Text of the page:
LAKE KISSIMMEE STATE PARK — Jeff Futch promised I would not knock my teeth out.
"There's nothing to it," he said, rocking back and forth on his all-terrain Segway. "Even you could do it."
I've always tried to avoid land sports and stick to the water. It hurts less when you fall.
It seems every time I climb on a motorcycle, ATV or mountain bike, I end up hitting the ground, hard. I've had all sorts of breaks, tears and bruises, and I've got the scars to prove it.
"That looks a little tippy," I told Futch. "I know I'm going to end up breaking my nose, again."
But the owner of Back Trail Adventures of Florida insisted the X2 Personal Transporter, with its wide tires, internal gyroscopes and tilt sensors, would do all the work for me.
"I'll have you up and riding in two minutes," Futch insisted. "A couple of loops around the parking lot and you'll be ready to hit the trail."
I did the math in my head: 2 minutes, that's 120 seconds. A Cracker cowboy could ride a dozen bulls in less time than that, and after all, Lake Kissimmee is in the heart of Old Florida cattle country.
And not much has changed around these parts since "cow hunters" ruled this piece of prairie. This state park has plenty of white-tailed deer, bald eagles, sandhill cranes and wild turkeys.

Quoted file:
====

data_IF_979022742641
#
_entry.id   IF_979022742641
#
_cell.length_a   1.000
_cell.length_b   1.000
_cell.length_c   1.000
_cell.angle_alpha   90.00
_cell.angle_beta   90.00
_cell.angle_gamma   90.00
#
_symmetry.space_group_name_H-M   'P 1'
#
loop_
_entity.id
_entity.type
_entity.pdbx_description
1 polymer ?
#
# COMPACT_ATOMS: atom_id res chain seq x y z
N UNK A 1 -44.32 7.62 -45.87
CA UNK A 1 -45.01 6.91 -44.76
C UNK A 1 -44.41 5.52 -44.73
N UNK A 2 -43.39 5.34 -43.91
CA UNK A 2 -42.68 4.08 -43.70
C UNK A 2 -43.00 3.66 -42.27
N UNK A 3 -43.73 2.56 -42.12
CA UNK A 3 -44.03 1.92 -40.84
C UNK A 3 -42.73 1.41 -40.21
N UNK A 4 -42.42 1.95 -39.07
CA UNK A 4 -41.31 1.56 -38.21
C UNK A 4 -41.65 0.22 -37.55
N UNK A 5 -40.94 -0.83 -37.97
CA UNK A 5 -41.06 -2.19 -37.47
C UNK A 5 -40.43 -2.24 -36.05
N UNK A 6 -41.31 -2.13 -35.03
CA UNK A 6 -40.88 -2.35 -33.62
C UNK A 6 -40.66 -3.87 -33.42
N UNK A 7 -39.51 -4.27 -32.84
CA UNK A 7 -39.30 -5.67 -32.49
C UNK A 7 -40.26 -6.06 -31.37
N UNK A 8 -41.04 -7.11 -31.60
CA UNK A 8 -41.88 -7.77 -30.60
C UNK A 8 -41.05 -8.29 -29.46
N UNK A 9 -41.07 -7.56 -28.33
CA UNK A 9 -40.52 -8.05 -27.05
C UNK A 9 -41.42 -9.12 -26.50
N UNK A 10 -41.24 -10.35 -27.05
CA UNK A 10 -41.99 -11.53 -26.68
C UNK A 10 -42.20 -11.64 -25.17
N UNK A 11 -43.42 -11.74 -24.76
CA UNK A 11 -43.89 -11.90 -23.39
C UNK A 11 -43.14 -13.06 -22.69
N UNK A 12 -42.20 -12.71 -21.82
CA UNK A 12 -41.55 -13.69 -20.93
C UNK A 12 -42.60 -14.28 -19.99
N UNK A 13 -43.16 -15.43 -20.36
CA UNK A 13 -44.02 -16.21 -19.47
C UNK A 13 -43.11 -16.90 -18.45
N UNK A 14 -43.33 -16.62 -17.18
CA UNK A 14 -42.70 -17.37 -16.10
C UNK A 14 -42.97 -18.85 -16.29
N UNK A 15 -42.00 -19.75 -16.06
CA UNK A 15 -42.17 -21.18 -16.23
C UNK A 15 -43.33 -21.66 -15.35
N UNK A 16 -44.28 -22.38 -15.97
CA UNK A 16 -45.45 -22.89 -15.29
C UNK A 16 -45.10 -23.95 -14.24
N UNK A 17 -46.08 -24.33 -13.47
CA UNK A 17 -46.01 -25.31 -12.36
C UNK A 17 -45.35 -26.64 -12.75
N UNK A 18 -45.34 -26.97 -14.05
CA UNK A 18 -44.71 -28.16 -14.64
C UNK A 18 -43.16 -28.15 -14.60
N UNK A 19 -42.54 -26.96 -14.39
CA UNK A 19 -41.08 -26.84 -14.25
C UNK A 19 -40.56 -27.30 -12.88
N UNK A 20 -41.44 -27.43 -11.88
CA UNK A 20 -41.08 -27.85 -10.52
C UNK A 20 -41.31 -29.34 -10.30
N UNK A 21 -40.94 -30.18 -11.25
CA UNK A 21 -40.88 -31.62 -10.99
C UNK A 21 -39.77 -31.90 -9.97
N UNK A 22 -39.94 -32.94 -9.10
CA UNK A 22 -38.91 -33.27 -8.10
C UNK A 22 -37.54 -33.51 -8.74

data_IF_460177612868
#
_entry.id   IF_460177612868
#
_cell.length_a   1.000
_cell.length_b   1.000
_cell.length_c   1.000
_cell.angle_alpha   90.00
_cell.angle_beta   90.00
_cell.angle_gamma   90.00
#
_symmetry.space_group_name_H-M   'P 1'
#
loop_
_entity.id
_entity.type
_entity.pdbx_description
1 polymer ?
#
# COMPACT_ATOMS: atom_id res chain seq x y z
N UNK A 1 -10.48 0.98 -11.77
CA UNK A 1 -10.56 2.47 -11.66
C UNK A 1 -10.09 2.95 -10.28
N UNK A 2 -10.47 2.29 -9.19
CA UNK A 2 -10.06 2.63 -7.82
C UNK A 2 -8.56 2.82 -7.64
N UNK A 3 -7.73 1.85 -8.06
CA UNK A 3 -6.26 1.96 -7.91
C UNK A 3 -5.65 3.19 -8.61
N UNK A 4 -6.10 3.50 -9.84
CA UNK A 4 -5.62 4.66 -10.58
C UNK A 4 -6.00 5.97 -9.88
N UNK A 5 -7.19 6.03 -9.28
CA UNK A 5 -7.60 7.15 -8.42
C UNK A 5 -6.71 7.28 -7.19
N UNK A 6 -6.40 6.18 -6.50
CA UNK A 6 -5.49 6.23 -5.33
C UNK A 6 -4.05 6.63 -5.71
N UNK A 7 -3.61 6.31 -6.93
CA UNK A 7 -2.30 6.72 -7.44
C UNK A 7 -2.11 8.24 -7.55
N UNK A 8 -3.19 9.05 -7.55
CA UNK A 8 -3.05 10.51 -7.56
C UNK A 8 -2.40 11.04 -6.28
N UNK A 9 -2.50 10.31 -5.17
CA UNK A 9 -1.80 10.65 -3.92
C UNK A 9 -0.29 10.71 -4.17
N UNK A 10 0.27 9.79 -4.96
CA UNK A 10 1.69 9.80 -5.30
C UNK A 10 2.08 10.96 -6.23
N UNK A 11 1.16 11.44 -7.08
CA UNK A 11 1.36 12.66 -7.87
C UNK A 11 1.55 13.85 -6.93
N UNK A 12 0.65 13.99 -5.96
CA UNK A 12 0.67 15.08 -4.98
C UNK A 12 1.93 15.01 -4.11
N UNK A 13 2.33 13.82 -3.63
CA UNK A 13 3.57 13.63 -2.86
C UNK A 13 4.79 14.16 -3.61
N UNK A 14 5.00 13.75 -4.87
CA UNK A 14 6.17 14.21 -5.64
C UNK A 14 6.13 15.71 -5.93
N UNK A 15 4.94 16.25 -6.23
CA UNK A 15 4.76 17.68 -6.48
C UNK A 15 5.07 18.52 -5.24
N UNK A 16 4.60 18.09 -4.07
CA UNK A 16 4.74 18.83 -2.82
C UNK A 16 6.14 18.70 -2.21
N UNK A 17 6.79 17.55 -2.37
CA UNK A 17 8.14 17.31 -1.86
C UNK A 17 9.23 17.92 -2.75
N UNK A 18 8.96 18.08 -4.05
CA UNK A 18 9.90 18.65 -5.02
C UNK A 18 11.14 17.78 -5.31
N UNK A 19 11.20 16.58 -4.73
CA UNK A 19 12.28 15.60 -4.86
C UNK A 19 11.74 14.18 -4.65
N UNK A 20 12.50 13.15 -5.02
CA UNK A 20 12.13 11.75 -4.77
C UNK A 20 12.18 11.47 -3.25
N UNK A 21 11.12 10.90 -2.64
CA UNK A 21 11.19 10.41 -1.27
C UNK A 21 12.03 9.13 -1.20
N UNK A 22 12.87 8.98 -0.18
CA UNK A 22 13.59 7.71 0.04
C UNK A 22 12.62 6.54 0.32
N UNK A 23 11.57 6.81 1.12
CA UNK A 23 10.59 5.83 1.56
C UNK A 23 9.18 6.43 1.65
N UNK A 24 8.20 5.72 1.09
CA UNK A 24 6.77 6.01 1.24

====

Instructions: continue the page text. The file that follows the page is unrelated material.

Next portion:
Anglers can catch bass on lakes Kissimmee, Tiger and Rosalie. There are also 13 miles of hiking trails, 6 of which are open to equestrians. The full-service campground is one of the best places in Florida for stargazing.
You can credit old Ponce de Leon with kick-starting the industry in 1521 when he introduced seven Andalusian cows to Florida's ample grazing lands. Over the years, the number of cattle grew, until the mid 1800s when large herds of scrub cows ruled the Central Florida wilderness.
Florida was an open range with no fences, so the great herds of cattle — some with as many as 50,000 head — roamed freely. Florida's first cowboys had to hunt their cows in the cypress swamps, pine flatlands and hardwoods hammocks. After a while, folks started referring to these hardened men as "cow hunters."
I couldn't help but wonder what those crusty old Crackers would say if they saw this city boy rambling through the woods on a contraption that looked better suited for a Star Wars set than a state park.
But the battery-operated Segway ran almost silently through the sand pines and barely left a footprint in the sand. In fact, it was much quieter than my Boy Scout troop that had hiked the same trail the day before. The extra foot or so of elevation helps you see much better over the landscape.
Don't be worried about falling. If you lean forward, the Segway speeds up. Lean back, the Segway slows down. Lean to the right, the Segway turns right. Lean to the left, the Segway turns left.
And while you're at the state park, be sure to do a little fishing. Long before college basketball grabbed everybody's attention this time of year, March was known for bass fishing. Lake Kissimmee, the largest section of five distinct bodies of water on the legendary Kissimmee River, has an international reputation for largemouth bass. The lake covers 35,000 acres, so an angler can spend decades fishing this lake and never see the whole thing.
The catch rate (fish per hour) is usually better here than most Florida lakes. Large stands of vegetation make Kissimmee a favorite lake for "flippin' " plastic worms.